From the Chamber Notebook:
A recent column by state Senate Minority Leader David Bradley paints a bleak picture of Arizona’s fiscal present and future.
It’s a surprising take not only because of Sen. Bradley’s typically sunny and optimistic disposition, but also in light of the current sunny and optimistic state of Arizona’s finances.
The Joint Legislative Budget Committee recently announced that the state’s Rainy Day Fund has eclipsed $1 billion, months ahead of schedule and without needing to implement previously planned installment payments. Irresponsibly crafted state budgets usually don’t have a record-sized emergency fund.
Economies will experience downturns, a fact from which Arizona isn’t immune. Global headwinds have economists speculating about a cooling economy on the horizon. But the state is in a far better position today than it was 10 years ago when a deep recession wiped out over 300,000 jobs and state revenues flat-lined. Today’s Arizona economy is more diversified, more resilient, and much better prepared to weather a storm.
We didn’t get here by luck. Legislatures and both the Brewer and Ducey administrations over the course of the last decade adopted policies that were laser-focused on attracting jobs and growing the economy. The Arizona Chamber was the leading voice in the business community in support of the three-pronged strategy that included tax rate reductions to spur investment, regulatory reform to ensure greater certainty for job creators, and civil justice reform to promote a pro-business legal environment.
The strategy worked. The criticism that there was no demand for the tax reductions for job creators that were phased in over several years is belied by the prosperity the state has experienced, ranking number 2 nationally in year-over-year job growth.
The strong economy hasn’t been at the expense of core government functions, either, including public education. The state budget that passed earlier this year implemented year-two of a three-year phase-in of a statewide average 20% pay raise for teachers, and it contained an accelerated restoration payment for recession-era cuts to District and Charter Additional Assistance, dollars that schools can use for a variety of reasons, including teacher pay.
I’ll concede that Sen. Bradley and I likely disagree over the proper size and role of government. But if government is going to deliver more services to more people, then it will need more revenues. Increased revenues come from a healthy, vibrant economy. We should continue to pursue economic policy that ensures Arizona remains atop the job-growth charts and can continue to meet its core governmental responsibilities, and not do anything reckless like last year’s proposal that would have doubled the income tax rate on small businesses.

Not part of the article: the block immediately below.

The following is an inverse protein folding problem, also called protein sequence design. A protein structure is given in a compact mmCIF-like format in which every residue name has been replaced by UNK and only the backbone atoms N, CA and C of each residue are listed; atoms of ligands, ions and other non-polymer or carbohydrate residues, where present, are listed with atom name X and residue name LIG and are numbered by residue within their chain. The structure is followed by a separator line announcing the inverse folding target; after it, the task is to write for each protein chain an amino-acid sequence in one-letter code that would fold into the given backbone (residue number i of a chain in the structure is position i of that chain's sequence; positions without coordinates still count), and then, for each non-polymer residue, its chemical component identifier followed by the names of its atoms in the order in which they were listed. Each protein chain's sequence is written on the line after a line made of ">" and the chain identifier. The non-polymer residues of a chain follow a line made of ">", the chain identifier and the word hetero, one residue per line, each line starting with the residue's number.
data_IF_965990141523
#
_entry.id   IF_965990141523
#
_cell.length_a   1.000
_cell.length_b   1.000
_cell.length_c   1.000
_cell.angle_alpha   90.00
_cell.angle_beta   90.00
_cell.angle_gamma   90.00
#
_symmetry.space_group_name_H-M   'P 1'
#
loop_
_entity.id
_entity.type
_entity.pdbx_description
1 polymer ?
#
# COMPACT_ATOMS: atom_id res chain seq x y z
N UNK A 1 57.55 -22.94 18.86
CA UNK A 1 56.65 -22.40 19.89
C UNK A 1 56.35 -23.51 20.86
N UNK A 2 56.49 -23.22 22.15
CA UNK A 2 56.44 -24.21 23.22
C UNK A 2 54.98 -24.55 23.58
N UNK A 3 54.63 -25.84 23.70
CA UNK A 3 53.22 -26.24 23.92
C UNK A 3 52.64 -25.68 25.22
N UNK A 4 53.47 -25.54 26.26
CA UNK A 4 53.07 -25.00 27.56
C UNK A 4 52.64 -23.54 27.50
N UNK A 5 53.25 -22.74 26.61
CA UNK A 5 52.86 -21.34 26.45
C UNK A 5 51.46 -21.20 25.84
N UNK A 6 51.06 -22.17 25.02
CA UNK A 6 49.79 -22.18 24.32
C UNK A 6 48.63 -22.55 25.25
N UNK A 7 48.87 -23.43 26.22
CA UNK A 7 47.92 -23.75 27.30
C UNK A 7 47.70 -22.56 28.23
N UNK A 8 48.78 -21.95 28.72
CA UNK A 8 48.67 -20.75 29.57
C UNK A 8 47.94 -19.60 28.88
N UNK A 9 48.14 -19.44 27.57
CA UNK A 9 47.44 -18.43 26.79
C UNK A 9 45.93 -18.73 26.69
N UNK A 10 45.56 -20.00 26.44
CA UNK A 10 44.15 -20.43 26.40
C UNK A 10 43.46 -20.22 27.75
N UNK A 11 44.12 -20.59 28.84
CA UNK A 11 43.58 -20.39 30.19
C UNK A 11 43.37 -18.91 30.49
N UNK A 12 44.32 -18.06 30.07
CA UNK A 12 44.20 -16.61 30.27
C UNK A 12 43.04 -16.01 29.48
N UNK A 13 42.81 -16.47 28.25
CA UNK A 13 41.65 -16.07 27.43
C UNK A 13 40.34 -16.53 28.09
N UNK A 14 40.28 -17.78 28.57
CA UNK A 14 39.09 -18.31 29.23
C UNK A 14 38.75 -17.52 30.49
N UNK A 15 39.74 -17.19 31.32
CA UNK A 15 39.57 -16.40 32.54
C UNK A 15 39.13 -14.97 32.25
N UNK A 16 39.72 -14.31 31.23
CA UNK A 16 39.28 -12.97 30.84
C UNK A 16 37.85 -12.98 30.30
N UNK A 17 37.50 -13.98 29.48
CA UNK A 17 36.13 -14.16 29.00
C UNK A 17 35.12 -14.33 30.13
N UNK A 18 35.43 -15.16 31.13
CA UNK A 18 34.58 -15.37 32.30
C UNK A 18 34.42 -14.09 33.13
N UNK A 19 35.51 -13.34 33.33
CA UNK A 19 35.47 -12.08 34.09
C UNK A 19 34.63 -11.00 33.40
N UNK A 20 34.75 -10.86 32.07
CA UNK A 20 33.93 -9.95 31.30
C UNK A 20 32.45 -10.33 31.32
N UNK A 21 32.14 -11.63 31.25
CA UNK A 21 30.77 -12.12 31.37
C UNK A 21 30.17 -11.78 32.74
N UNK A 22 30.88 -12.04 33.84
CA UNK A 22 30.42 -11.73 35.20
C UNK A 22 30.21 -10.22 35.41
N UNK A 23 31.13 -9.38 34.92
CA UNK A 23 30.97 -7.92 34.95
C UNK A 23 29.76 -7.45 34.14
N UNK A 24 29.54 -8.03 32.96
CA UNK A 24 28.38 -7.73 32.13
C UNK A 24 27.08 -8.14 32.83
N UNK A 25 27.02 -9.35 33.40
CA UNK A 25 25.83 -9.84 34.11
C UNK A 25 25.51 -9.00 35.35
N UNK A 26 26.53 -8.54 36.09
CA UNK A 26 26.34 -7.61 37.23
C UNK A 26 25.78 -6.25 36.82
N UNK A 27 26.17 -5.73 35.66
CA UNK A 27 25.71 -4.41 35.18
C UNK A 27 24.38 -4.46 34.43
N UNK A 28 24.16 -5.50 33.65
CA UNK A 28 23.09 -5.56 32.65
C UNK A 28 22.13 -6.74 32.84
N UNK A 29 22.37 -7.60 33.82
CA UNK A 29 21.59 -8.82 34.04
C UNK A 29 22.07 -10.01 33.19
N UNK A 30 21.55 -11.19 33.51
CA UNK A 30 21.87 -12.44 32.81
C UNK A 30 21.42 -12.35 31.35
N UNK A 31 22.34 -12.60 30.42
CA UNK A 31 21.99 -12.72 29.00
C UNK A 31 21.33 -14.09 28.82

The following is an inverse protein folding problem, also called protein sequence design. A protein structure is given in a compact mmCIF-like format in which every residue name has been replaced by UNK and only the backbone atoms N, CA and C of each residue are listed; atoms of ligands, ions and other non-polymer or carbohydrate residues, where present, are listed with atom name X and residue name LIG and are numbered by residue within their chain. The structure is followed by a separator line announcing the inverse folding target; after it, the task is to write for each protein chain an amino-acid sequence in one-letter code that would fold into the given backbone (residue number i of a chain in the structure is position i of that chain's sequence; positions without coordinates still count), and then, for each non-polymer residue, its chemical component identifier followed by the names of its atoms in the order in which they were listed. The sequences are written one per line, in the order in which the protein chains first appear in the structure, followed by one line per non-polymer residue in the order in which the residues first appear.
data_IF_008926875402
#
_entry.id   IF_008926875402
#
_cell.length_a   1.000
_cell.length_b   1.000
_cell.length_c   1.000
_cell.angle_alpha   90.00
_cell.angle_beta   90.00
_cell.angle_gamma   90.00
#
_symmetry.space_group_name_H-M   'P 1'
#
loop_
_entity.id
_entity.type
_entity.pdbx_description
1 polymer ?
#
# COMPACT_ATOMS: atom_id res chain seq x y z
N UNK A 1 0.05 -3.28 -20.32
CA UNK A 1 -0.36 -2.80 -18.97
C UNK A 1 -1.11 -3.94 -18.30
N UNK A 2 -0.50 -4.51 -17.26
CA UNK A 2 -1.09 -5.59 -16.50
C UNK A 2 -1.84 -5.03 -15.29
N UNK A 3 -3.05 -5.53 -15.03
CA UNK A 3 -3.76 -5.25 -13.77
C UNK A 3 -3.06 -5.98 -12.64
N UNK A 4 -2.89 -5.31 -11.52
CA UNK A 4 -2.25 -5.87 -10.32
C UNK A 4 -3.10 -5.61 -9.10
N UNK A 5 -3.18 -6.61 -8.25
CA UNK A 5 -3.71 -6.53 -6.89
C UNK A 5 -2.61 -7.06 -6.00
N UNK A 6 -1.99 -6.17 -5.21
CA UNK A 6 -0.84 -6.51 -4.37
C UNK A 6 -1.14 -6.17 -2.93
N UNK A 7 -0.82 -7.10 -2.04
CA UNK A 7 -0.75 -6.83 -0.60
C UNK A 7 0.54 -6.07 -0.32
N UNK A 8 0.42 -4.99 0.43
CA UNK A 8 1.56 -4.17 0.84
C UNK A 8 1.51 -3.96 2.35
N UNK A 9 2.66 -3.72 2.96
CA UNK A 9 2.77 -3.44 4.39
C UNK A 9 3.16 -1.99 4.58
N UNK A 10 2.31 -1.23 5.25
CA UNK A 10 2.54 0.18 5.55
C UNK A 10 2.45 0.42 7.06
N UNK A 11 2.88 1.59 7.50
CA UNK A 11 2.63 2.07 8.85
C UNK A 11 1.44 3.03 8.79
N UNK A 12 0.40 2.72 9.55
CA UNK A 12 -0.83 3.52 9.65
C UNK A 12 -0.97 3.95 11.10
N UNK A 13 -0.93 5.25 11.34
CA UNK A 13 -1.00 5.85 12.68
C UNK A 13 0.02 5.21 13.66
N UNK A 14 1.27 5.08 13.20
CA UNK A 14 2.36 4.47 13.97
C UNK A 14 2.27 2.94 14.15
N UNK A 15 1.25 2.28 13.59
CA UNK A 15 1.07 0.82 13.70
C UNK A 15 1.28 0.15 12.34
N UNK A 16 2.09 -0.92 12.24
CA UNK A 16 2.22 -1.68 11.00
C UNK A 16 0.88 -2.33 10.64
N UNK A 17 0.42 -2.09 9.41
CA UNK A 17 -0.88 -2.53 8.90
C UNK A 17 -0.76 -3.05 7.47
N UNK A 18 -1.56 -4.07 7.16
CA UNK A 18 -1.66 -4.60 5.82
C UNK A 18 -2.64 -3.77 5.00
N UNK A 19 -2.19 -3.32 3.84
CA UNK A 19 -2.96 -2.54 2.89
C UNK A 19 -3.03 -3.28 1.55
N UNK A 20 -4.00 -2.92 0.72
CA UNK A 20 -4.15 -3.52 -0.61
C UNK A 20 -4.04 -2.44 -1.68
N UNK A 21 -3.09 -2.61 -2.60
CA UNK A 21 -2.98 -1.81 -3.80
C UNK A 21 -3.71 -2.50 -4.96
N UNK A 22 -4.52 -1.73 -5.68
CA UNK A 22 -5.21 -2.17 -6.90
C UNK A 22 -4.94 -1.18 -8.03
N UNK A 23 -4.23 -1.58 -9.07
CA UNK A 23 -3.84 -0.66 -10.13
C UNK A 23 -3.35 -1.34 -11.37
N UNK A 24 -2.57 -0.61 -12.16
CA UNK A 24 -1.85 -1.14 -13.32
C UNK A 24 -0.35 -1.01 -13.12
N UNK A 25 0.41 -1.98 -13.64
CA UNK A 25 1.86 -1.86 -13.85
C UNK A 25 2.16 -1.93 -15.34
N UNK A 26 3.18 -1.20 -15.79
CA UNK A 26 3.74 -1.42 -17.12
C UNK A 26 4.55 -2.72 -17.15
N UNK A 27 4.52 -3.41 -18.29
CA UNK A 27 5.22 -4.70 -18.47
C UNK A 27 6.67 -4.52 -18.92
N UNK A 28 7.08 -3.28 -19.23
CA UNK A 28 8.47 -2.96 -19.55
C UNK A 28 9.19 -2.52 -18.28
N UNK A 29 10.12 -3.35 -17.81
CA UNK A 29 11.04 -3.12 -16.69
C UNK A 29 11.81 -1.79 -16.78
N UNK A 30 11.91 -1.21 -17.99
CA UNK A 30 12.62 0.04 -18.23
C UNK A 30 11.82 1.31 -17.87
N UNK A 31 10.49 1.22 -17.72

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I had the pleasure to attend the annual meeting of the League of Arizona Cities and Towns. It was outstanding. The content was informative, the spirit was collegial, and the Tucson setting was picture perfect.
I was especially impressed by a panel discussion with border community mayors moderated by Mesa Mayor John Giles that featured Yuma Mayor Doug Nicholls and Douglas Mayor Robert Uribe.
The two mayors are not only great advocates for their own communities, but for the entire Arizona-Mexico border. They both discussed passionately why the border—and their communities’ proximity to it—is a tremendous asset. Despite an East Coast media that often portrays the border as a place with a diminished quality of life, Nicholls and Uribe can attest not only to all the positives the border has to offer, but that it’s also an area full of opportunity, it’s safe, and it has a bright future.
The border’s best days are ahead in large part because of the promise of USMCA, which the two mayors both support without hesitation. Mayor Uribe got it right when he called support for the agreement “a no-brainer.” (Mayor Giles of Mesa is a big supporter, too. His city is home to SkyBridge, a growing air logistics hub that can facilitate direct air shipments to Mexico without duplicative inspections at the destination.)
Gov. Doug Ducey is devoting tremendous energy to ensuring that USMCA passes; it’s too important to Arizona’s economy not to, and in the face of continued trade tensions with China, it’s too important to the health of the U.S. economy. The governor has great partners in Mayors Nicholls and Uribe and all of Arizona’s border mayors, who bring a needed on-the-ground perspective of the power of trade. Arizona’s congressional delegation would be wise to listen to them.
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Speaking of the League of Cities and Towns, congratulations are deserved for Tom Belshe, who will soon ascend to the post of executive director of the organization. Arizona’s business community looks forward to working with him.
We all want strong, effective leadership at all levels of government—state, county, and local. When a city pursues a policy agenda that makes things more difficult for job creators, it undermines not only the community’s competitiveness, but it harms the state’s reputation, and makes it more likely to invite a course correction from the state Legislature. The League has an essential role in communicating to its member cities the importance of being business-friendly.
Earlier this year, the Chamber named the Town of Gilbert, under the leadership of Mayor Jenn Daniels, the state’s best community to do business. We’re confident that with Tom’s assistance that more and more cities will be eligible for that award each year.
Glenn Hamer is president and CEO of the Arizona Chamber of Commerce and Industry.